Following a long downward spiral marked by substance abuse, Elvis Presley died of heart failure on August 16, 1977 in Memphis, Tennessee at age 42.
Long mired in both mystery and controversy, the death of Elvis Presley remains a tragic final chapter for one of 20th-century America’s most important popular artists. Though his life may have seemed all but perfect to the public, he was actually suffering through a long downward spiral that eventually ended with his untimely demise.
From his first appearance in 1956 on The Ed Sullivan Show, Elvis Presley embodied rock and roll. His career spawned hit after hit and elevated a simple country boy to the most popular musician on the planet. Presley sold millions of records and played concerts to scores of screaming fans.
But behind the scenes, Presley was a deeply troubled man.
As the years went by, he sunk into opiate addiction and neglected his health. Finally, Elvis Presley died in his Graceland home on August 16, 1977, at the age of just 42.
Elvis Presley’s Comeback
In 1968, Presley stood behind an NBC soundstage and prepared for a performance that would soon be broadcast across the nation. “Elvis was hardly ever nervous – but he was then,” his drummer D.J. Fontana remembered later.
Presley was nervous because this was the show that would make or break the remainder of his career.
He had spent the better part of a decade since his fame in Hollywood. He made poorly-received movies and neglected to tour for his music. This 1968 “Comeback Special” was meant to re-introduce him to America. But what kind of reception would he get?
As it turns out, he didn’t need to worry. The special was an enormous success. Everyone who saw it could make no mistake that Elvis still had that unique voice and charisma that had made him the symbol of a rock star in the 1950s.
But the “Comeback Special” came and went, and Elvis would soon be in a very different position. However, the slow decline that would ultimately lead to Elvis Presley’s death would soon be underway.
The King Of Rock And Roll’s Road To Fame
Presley was born in 1935 in a tiny house in Tupelo, Mississippi. His parents were poor, but they found solace in the church where their son first learned to sing through gospel hymns.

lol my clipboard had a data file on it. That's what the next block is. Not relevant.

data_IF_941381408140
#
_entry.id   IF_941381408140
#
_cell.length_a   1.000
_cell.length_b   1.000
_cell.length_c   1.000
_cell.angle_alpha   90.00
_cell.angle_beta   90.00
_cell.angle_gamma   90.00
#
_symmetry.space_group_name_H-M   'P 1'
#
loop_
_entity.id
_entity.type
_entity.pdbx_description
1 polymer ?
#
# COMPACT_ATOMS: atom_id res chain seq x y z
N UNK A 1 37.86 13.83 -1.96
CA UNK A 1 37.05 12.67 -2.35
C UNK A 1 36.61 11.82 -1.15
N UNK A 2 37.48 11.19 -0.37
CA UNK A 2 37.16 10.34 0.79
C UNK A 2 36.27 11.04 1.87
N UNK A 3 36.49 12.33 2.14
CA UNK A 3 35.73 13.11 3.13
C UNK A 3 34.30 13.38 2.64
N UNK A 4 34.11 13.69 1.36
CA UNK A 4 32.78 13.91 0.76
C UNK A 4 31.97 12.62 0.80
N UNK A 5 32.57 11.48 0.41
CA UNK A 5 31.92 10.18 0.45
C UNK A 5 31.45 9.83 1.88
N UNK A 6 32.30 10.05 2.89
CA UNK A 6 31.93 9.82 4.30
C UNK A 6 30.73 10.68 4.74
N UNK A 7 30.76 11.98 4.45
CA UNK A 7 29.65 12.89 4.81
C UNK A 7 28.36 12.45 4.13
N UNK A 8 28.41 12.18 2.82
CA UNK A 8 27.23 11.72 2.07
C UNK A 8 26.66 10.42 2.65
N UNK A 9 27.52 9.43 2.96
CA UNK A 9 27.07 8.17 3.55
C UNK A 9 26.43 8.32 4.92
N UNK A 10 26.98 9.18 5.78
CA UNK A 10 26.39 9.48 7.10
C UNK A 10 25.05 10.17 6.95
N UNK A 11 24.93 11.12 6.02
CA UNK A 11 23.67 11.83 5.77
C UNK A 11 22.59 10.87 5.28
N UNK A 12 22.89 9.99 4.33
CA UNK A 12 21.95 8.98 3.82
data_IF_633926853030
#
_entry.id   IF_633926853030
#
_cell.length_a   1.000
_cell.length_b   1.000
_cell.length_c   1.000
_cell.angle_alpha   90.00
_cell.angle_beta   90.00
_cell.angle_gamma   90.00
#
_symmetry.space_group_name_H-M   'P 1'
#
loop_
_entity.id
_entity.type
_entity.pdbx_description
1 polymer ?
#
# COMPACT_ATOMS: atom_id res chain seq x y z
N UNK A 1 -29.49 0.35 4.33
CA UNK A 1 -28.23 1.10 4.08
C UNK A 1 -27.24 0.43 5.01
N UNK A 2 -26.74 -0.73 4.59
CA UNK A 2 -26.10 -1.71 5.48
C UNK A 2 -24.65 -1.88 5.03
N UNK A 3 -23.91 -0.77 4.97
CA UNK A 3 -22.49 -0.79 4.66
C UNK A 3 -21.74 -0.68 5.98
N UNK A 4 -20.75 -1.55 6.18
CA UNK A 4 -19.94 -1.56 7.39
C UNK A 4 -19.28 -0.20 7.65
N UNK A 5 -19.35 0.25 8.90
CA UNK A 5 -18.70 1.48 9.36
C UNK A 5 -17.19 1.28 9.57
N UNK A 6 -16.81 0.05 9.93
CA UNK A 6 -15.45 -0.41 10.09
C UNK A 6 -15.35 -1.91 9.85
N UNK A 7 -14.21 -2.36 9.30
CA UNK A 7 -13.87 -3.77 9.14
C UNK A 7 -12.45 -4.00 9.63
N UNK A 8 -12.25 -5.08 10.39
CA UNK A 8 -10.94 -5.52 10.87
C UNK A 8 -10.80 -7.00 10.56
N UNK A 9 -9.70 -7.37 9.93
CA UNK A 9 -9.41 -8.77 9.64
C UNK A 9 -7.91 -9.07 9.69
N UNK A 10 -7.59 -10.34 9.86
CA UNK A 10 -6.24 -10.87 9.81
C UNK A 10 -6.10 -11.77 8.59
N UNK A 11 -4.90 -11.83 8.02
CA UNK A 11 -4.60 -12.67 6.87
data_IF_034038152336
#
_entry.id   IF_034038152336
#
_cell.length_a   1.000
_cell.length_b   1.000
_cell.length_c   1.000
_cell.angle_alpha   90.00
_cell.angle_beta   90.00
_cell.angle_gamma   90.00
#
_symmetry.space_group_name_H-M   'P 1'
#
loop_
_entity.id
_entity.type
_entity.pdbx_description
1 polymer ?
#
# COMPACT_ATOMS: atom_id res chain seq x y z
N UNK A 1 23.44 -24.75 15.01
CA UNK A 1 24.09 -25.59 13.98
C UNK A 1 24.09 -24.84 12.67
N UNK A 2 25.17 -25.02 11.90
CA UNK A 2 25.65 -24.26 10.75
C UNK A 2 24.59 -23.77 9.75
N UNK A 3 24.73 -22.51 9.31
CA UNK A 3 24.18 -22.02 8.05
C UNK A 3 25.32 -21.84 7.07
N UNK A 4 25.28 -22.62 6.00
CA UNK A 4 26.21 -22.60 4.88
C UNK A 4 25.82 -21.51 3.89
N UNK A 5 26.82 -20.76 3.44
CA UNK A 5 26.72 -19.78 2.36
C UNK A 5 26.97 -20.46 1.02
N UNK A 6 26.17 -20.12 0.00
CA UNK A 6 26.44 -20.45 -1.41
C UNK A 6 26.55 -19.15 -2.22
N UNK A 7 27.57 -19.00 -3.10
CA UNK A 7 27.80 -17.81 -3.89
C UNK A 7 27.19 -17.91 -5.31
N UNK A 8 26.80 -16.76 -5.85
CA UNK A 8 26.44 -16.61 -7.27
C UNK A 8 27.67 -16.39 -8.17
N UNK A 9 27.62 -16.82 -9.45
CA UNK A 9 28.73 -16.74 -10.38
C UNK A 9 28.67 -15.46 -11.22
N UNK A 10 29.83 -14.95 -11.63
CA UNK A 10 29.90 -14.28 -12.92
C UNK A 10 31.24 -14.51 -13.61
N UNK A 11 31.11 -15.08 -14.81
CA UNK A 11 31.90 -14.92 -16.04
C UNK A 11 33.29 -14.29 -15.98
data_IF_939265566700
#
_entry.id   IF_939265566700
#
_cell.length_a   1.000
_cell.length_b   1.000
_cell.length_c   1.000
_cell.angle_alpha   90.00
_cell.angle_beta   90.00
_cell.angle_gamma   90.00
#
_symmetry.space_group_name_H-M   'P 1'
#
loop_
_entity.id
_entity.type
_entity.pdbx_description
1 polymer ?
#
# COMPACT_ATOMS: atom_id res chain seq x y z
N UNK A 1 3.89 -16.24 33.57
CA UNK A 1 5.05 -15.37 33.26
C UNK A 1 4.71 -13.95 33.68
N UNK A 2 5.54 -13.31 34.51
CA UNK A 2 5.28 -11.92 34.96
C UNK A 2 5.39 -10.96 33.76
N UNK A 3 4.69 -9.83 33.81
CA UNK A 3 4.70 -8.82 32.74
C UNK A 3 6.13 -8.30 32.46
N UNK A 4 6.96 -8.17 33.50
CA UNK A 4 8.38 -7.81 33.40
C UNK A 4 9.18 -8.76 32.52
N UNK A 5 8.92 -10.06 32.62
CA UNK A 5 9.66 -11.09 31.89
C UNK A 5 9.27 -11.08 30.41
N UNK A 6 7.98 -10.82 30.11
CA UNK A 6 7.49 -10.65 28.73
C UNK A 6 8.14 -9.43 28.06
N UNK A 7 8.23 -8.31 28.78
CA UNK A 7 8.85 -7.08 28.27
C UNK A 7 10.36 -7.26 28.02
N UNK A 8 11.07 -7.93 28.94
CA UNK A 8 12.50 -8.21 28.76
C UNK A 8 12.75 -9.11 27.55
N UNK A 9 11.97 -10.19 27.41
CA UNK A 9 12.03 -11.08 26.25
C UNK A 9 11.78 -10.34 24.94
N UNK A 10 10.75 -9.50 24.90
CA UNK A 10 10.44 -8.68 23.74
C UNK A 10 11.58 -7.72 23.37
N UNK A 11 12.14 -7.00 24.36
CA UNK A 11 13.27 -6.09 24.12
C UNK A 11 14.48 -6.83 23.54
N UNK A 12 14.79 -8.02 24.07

In 1948 the family moved to Memphis where Presley became immersed in the local blues scene. This provided Elvis with one of the elements that made his music so successful.
Racism of the time prevented African-American music from crossing over to the mainstream. African-American performers were also unable to sell records to white Americans.
In Memphis, Sun Records boss Sam Phillips, therefore, looked for a way to introduce blues music to white audiences without an African-American performer.
What he needed, he decided, was a white singer with the same sound as an African-American performer. If he could find one, he could “make a billion dollars,” he predicted.
In 1954, Elvis stopped by the studio to record a demo. Phillips immediately knew that he had found the man he was looking for. Audiences agreed, and Presley’s first album was a sensation.
From there, Presley was on a rocket ride to fame. Screaming fans greeted him everywhere he went. He made more money than he could have ever imagined.
But Presley’s personal problems began to catch up with him. The private struggles that would eventually contribute to Elvis Presley’s death were too great for him to outrun.
Inside Elvis Presley’s Troubled Private Life
As much as women loved Elvis, the real Elvis Presley was full of insecurity. He was worried that he wouldn’t be able to live up to the ideal that had been constructed around him. Most of his relationships were short-lived and insubstantial.
The one defining relationship in his life, that with his mother Gladys Presley, ended when she died in 1958. Elvis was devastated by her death.
The following years were hard on Presley. According to his hairdresser, Presley once told him, “There’s got to be a reason why I was chosen to be Elvis Presley. I swear to God, no one knows how lonely I get. And how empty I really feel.”
Around that time, he met 14-year-old Priscilla Beaulieu. After a seven-year courtship, the two married. By that time, Presley had transitioned into making movies.
But his music career continued to suffer. Though his comeback performance helped, he never completely recovered his reputation as a musician.
By the 1970s, Presley had become more of a garishly-dressed lounge singer than the rock idol he had once been. By all accounts, the damage to his reputation weighed heavily on him. Soon it began to have an effect on his health. In the end, this would play a large role in Elvis Presley’s death.